Twin-Wire-Arc process

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The twin-wire-arc process of thermal spray is actually a fairly well-established process, wherein two wires are fed through and an electric arc struck between them. This melts the wire and a carrier gas "shoots" the melted particles on-to the substrate material to be coated. It has been used for several decades to re-build worn out surfaces on pump components, etc. Nickel-aluminum wire is the most common. However, there have been several applications where cored wires that comprise of harder core materials such as tungsten carbide particles encapsulated in a wire have been used. The TAFA MX-C series of wires fall under this category. Years ago, there was a wonderful application, wherein the wire arc process was used as a low-cost replacement to developing a hard wear resistant surface on to barrel bars used in the corn oil extraction industry where the previous method was PTA ( Plasma Tungsten Arc ) welding. Again, for sensitive applications, proper control of the wire feed rates, stand-off distance, and current/voltage parameters are needed for superior coating quality.

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9 comments:

Renergy said...

The article is very interesting.We are using TWAS and want to undertake wear resistant coatings of Oil Expeller Worms and Cones.
Nickel aluminide is very expensive
bond coat.Can we use SS 310 or some
other cheaper bond coat material for this purpose to contain costs.
Your expert advise will be of great
help.Can worn out Crankshafts be
reclaimed by TWAS

Renergy said...

In TWAS what should be the distance of the spray gun and
the substrate to be coated.Is
it possible to undertake machining
process like turning operations
of the coated parts or only grinding is recommended.What
is the best test for checking the
bonding of coating

Raj K said...

Renergy:

Regarding bond coat material, a high nickel content material is preferred and hence nickel aluminide is very common. SS 310 might not work as well. With regards to testing, the correct method IS still to coat bond slugs and perform the standard tensile bond test procedure.

Regarding crank shaft repair, of course they can be reclaimed by TWAS. Make sure that you adhere to the best developed parameters.

I have seen many of the TWAS built up coatings machined with single point tooling.

Good luck and thanks for stopping by!

Renergy said...

Dear Raj
Thanks for your expert advise.We
will be using Nichrome 80/20 wire as bond coat as it is available
readily in small quantities.Could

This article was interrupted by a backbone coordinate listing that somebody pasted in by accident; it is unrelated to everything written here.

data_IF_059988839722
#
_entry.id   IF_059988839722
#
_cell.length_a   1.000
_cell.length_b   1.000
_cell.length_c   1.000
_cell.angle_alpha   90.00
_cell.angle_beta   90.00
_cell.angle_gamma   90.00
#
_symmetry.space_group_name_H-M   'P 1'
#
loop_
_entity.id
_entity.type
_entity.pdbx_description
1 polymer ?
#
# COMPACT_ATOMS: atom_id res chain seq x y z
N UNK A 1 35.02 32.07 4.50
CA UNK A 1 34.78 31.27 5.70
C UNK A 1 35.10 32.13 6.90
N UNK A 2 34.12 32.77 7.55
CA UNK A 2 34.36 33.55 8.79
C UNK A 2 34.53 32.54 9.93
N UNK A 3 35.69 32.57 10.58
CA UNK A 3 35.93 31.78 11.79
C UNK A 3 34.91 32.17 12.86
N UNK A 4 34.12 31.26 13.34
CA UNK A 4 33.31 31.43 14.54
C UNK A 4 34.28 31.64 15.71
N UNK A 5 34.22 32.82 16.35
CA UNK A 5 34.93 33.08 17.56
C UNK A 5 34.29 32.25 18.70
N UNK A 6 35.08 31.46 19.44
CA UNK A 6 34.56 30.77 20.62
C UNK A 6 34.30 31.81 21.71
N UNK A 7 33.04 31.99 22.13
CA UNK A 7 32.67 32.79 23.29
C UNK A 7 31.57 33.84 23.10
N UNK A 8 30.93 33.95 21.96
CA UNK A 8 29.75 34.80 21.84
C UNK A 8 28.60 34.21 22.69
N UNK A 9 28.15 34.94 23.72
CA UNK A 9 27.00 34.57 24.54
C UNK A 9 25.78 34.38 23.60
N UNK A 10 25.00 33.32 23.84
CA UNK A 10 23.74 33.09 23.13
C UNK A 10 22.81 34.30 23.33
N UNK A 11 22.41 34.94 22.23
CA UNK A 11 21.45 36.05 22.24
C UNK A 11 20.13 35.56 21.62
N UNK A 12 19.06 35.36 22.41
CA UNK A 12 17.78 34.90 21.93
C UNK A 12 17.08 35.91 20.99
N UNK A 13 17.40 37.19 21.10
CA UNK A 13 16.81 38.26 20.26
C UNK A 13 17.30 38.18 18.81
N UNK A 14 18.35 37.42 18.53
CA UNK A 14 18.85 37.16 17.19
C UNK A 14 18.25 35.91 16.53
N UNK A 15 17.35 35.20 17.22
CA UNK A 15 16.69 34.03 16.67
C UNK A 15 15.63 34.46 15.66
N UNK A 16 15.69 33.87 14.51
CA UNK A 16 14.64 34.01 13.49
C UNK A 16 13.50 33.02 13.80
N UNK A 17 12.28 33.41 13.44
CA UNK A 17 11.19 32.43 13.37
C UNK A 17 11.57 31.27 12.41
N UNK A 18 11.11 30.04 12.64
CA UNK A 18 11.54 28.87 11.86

you please suggest the appropriate voltage for getting good bond spray
quality using nichrome 80/20 wire.
In oil expeller worms and cones we
intend using high carbon high chromium wires for spraying after
bond coat.Is it the right material
in your opinion for improving life
of worms.and cones.

Thanks with regards

Renergy said...

Sir
We are awaiting your reply with
regards to twin wire spray coating
of oil expeller worms and cones for
increasing life.Your expert advise
will be of great help to us.

Thanks with regards

for Renergy
Gurmit Singh

Renergy said...

We tried TWAS on Oil Expeller
Flights and encountered problem
of peeling off of the coating.
The job was grit blasted at 80PSI
using cast iton grit of 25 mesh.
Bond coat of Nichrome was given prior to the coating of Flights
with High Carbon High Chromium
Steel wire.The finish was very good
but the coating started peeling off.How can we improve the quality
of coating.Kindly give your valuable
suggestions.

Thanks
for Renergy
Gurmit Singh

Renergy said...

We had tried coating of oil expeller worm flights using the
twin wire spray process.We encountered problems with regard to peeling of coating even though
the finish was good.Kindly suggest
improvements for better bonding of
coating.After grit blasting bond
coat of Nichrome 80/20 was given and
then High Carbon High Chromium
metal sprayed.

Thanks

Yours truly
for Renergy

Gurmit Singh

Raj K said...

Renergy:

I am troubled that you are still having problems. Let us go back to the basics. Ensure that the surface is thoroughly and properly cleaned. After cleaning, handle ONLY with clean white gloves -- no bare hands allowed. I see you are using cast iron grit. Can you switch to aluminum oxide grit blasting material please? Next is your coating thickness too high per pass? If so, increase the traverse speed and deposit smaller thickness per pass to build up. Next, you WANT to have a coating with some porosity for strain relief. Is your coating devoid of all porosity -- that will induce too much of stress. Try using a pair of air jets that intersect about half an inch PAST the stand off distance. For example if your stand off distance is 4 inches, intersect the air jets at 4.5 inches. This will blow away the junk and presolidified material from hitting the part.

Sorry could not get back to you sooner, with the million things I am involved in! Good luck and thanks for stopping by.

Raj K said...

Renergy:

And by the way try also reducing wire feed rate.